The catabolic state is a major contributor to the morbidity and mortality of critical illness. The underlying mechanism is poorly understood. We examined the endogenous secretion of an anabolic protein, GH, and studied the effect exerted on its secretion by dopamine, a catecholamine that is frequently administered for cardiovascular purposes in critical care. In a randomized controlled study of critically ill adult polytrauma patients (n = 11), we evaluated the effect of prolonged (83- to 296-h) dopamine infusion (5 μg/kg.min, iv) on the dynamics of GH secretion and on serum insulin-like growth factor-I, cortisol, and insulin concentrations. The effect of brief (15- to 21-h) dopamine administration was documented in an additional randomized controlled cross-over study involving nine patients. The GH profiles, obtained by blood sampling every 20 min for 9 h during 2 consecutive nights, were examined by deconvolution analysis. GH release was found to be exclusively pulsatile in all patients. Prolonged and brief dopamine infusions appeared to have similar effects. Twenty-four hours before initiation or after withdrawal of dopamine infusion, mean serum GH concentrations, mean secretion rate, amount of GH per secretory burst, and secretory burst amplitude were low, but, respectively, a median of 17% (P = 0.028), 36% (P = 0.046), 40% (P = 0.008), and 94% (P = 0.002) higher than those during dopamine infusion. After dopamine withdrawal, increased GH secretion was detectable within 3 h. Dopamine's effect on GH release was specific, as this agent had no discernable effect on the elevated serum cortisol and insulin concentrations or the low plasma insulin-like growth factor-I levels within 24 h. In conclusion, the present data suggest that pulsatile GH secretion is low during critical illness and that dopamine infusion further attenuates GH secretion through amplitude modulation, possibly as a result of a direct inhibitory action on the somatotropes. The latter iatrogenic effect might further aggravate the catabolic state of critical illness.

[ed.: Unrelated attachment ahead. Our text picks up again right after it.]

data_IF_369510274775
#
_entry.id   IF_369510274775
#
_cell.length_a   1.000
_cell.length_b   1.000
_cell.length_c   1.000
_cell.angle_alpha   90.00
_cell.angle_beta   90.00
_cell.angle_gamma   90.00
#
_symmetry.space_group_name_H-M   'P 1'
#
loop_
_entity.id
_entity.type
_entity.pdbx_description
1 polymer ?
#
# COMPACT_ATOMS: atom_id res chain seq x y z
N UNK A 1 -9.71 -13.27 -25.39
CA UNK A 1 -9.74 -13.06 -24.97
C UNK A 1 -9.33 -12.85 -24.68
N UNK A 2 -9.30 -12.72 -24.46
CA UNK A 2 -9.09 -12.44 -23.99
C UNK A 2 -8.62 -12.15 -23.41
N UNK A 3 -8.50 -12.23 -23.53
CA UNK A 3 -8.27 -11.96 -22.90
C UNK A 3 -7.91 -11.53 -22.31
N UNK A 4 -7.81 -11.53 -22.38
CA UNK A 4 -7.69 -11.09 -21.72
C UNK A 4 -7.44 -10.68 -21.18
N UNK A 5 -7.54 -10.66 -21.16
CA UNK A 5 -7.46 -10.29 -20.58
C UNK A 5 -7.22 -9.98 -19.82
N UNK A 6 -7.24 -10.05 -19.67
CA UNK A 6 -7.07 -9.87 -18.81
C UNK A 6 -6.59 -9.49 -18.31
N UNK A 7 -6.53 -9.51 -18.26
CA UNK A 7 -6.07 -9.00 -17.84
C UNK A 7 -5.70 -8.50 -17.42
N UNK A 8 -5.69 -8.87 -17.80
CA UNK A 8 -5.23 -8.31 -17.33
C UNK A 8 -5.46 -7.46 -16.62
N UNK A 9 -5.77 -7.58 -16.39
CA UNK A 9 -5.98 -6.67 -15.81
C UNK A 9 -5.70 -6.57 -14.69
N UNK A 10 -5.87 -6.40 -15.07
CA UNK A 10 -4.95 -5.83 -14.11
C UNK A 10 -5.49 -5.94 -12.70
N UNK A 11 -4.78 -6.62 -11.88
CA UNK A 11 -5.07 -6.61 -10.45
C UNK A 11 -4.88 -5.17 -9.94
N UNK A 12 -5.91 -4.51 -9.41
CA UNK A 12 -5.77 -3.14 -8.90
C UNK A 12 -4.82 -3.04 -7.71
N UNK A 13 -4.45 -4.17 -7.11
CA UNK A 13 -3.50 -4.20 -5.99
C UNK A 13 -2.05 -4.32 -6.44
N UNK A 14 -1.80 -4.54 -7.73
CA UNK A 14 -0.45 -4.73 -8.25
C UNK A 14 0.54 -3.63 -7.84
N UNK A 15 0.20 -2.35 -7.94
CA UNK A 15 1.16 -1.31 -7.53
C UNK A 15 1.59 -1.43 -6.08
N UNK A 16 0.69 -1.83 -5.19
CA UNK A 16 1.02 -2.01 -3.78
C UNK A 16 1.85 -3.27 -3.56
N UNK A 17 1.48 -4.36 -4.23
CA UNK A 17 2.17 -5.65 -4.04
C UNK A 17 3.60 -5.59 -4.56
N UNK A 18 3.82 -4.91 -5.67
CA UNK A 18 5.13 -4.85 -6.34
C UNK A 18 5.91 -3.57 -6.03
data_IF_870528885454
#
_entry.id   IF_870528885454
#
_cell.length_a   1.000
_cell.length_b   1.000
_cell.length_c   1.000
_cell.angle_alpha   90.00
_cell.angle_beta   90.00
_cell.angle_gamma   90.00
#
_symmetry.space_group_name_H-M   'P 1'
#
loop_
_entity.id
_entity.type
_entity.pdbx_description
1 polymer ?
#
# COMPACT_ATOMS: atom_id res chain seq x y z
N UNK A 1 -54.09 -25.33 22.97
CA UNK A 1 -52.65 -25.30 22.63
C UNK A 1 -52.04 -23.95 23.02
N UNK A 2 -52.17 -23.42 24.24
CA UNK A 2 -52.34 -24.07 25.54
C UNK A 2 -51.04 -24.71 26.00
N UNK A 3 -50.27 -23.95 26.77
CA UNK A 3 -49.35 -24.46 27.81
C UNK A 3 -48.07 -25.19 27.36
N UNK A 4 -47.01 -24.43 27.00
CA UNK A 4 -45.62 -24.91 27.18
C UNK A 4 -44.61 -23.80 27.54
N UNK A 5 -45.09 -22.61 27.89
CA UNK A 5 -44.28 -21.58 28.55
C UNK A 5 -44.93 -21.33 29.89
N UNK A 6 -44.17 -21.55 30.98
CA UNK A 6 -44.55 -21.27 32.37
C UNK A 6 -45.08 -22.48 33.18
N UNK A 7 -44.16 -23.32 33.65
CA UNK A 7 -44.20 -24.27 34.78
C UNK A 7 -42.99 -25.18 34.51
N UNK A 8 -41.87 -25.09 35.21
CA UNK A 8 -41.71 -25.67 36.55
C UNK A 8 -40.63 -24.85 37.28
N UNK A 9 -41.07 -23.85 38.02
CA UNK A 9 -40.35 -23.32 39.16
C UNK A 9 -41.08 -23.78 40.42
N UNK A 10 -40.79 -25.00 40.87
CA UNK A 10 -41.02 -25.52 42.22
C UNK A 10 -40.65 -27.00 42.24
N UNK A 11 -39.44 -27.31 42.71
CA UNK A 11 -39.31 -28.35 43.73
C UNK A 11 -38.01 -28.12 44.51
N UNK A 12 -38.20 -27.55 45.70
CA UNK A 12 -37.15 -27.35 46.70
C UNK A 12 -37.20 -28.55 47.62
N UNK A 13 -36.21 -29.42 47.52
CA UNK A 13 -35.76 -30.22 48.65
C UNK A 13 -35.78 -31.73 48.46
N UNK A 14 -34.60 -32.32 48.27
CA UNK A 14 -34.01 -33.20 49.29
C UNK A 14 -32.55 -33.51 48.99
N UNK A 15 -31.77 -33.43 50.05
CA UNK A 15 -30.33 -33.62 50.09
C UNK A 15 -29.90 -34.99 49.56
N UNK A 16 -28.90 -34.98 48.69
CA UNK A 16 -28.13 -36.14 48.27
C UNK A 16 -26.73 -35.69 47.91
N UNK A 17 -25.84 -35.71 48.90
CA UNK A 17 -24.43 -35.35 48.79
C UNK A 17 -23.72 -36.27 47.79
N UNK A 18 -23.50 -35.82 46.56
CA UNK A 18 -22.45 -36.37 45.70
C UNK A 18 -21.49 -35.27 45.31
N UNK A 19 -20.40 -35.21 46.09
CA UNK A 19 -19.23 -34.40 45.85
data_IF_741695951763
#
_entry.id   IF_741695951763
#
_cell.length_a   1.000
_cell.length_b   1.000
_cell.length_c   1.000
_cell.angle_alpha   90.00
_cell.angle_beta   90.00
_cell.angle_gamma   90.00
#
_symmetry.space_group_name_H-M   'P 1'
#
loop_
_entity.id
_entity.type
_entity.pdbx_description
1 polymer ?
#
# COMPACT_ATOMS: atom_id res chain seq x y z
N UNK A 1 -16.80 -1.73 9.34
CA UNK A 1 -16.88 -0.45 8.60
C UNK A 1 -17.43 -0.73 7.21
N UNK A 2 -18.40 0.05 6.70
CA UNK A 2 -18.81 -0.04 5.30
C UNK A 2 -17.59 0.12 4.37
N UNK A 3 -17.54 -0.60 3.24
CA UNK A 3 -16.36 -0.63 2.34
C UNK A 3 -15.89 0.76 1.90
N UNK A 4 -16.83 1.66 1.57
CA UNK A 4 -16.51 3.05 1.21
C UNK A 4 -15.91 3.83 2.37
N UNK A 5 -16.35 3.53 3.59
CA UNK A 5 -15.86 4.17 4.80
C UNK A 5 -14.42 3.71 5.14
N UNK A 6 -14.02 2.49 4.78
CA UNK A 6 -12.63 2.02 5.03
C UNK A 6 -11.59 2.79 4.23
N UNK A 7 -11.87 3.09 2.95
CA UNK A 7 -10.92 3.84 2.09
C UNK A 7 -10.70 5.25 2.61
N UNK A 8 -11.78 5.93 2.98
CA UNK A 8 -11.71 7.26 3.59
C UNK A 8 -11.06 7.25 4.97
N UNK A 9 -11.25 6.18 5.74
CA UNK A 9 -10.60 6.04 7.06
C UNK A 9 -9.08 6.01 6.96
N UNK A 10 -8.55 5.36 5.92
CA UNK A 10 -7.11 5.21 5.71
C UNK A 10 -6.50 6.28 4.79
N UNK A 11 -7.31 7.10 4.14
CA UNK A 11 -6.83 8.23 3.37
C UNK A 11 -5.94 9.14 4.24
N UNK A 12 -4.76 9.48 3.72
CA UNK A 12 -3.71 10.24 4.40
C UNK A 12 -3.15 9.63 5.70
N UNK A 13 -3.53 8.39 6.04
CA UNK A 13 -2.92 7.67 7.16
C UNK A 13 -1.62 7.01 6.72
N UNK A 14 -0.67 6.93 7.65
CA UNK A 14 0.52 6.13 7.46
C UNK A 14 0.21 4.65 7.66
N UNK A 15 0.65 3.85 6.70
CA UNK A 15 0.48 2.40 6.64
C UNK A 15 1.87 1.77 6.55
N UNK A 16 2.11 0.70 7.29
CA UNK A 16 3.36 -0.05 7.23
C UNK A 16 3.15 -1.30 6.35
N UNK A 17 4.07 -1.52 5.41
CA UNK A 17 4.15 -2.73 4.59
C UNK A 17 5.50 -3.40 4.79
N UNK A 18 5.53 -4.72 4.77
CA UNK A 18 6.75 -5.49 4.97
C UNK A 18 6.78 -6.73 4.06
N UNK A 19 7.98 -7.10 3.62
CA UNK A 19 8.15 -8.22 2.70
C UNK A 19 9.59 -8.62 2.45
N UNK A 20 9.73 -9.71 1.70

ASJC Scopus subject areas
- Endocrinology, Diabetes and Metabolism
- Clinical Biochemistry
- Biochemistry, medical